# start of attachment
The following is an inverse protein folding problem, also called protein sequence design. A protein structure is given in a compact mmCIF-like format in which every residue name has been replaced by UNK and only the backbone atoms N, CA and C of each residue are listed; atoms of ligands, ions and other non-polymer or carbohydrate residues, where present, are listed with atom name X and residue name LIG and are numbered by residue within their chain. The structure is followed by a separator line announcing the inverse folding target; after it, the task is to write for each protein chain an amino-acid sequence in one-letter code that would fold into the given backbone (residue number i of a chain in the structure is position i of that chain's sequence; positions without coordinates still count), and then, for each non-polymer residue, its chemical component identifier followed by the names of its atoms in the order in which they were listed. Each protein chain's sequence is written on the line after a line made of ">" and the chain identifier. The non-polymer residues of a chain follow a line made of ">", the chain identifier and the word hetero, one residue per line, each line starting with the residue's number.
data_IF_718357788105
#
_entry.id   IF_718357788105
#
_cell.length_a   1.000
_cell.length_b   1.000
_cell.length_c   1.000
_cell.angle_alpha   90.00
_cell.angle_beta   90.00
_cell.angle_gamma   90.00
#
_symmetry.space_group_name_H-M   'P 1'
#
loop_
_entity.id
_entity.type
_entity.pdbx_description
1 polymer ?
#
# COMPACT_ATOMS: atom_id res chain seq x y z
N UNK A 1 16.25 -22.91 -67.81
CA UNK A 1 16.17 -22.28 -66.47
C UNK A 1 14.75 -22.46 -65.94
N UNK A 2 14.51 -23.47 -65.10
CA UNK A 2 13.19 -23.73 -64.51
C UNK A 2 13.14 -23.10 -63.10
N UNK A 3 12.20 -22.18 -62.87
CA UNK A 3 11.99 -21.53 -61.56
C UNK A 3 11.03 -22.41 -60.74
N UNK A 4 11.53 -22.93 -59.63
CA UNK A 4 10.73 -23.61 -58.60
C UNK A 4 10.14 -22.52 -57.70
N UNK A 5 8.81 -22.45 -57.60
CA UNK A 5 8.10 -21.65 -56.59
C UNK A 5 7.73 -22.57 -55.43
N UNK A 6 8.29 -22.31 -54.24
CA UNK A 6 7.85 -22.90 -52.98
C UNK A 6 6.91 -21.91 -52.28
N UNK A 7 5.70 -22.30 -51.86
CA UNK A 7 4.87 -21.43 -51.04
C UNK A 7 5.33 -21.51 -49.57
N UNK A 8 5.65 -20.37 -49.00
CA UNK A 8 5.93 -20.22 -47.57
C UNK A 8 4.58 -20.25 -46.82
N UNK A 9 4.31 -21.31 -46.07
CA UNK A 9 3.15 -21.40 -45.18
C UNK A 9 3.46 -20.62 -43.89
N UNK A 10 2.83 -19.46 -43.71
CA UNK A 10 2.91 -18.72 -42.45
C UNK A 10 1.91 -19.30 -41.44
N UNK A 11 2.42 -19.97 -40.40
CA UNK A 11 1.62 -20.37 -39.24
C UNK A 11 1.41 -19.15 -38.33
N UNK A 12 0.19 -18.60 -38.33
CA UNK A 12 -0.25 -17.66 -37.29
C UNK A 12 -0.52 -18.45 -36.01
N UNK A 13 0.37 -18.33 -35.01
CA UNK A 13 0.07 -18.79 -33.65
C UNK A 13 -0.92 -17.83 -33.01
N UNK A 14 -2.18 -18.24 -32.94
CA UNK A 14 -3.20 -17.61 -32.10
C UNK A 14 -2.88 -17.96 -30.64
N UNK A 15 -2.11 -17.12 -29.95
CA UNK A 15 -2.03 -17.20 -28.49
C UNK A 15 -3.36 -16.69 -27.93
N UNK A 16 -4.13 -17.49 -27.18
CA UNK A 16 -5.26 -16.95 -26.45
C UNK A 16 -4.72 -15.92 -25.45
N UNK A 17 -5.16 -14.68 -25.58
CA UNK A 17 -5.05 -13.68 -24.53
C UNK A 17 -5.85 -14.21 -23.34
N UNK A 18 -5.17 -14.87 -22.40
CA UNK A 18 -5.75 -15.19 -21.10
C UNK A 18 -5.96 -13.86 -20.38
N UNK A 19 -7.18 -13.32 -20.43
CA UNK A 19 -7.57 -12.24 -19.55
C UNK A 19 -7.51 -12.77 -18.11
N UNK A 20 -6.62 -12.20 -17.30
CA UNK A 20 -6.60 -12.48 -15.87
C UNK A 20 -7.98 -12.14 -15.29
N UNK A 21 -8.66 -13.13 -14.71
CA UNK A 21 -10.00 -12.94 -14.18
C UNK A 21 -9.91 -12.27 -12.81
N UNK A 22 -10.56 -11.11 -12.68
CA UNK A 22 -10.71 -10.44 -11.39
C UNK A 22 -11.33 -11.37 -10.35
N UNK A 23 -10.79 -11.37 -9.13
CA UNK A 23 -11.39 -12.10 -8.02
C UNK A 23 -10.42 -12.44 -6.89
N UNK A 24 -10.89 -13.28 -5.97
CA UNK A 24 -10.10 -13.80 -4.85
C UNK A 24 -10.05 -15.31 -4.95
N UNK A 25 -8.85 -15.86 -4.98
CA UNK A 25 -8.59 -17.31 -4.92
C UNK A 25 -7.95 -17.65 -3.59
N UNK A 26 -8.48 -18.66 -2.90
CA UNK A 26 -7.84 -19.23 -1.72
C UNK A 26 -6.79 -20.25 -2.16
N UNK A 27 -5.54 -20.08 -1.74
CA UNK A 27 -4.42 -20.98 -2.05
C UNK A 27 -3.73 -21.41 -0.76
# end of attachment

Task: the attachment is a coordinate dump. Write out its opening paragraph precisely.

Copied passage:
The following is an inverse protein folding problem, also called protein sequence design. A protein structure is given in a compact mmCIF-like format in which every residue name has been replaced by UNK and only the backbone atoms N, CA and C of each residue are listed; atoms of ligands, ions and other non-polymer or carbohydrate residues, where present, are listed with atom name X and residue name LIG and are numbered by residue within their chain. The structure is followed by a separator line announcing the inverse folding target; after it, the task is to write for each protein chain an amino-acid sequence in one-letter code that would fold into the given backbone (residue number i of a chain in the structure is position i of that chain's sequence; positions without coordinates still count), and then, for each non-polymer residue, its chemical component identifier followed by the names of its atoms in the order in which they were listed. Each protein chain's sequence is written on the line after a line made of ">" and the chain identifier. The non-polymer residues of a chain follow a line made of ">", the chain identifier and the word hetero, one residue per line, each line starting with the residue's number.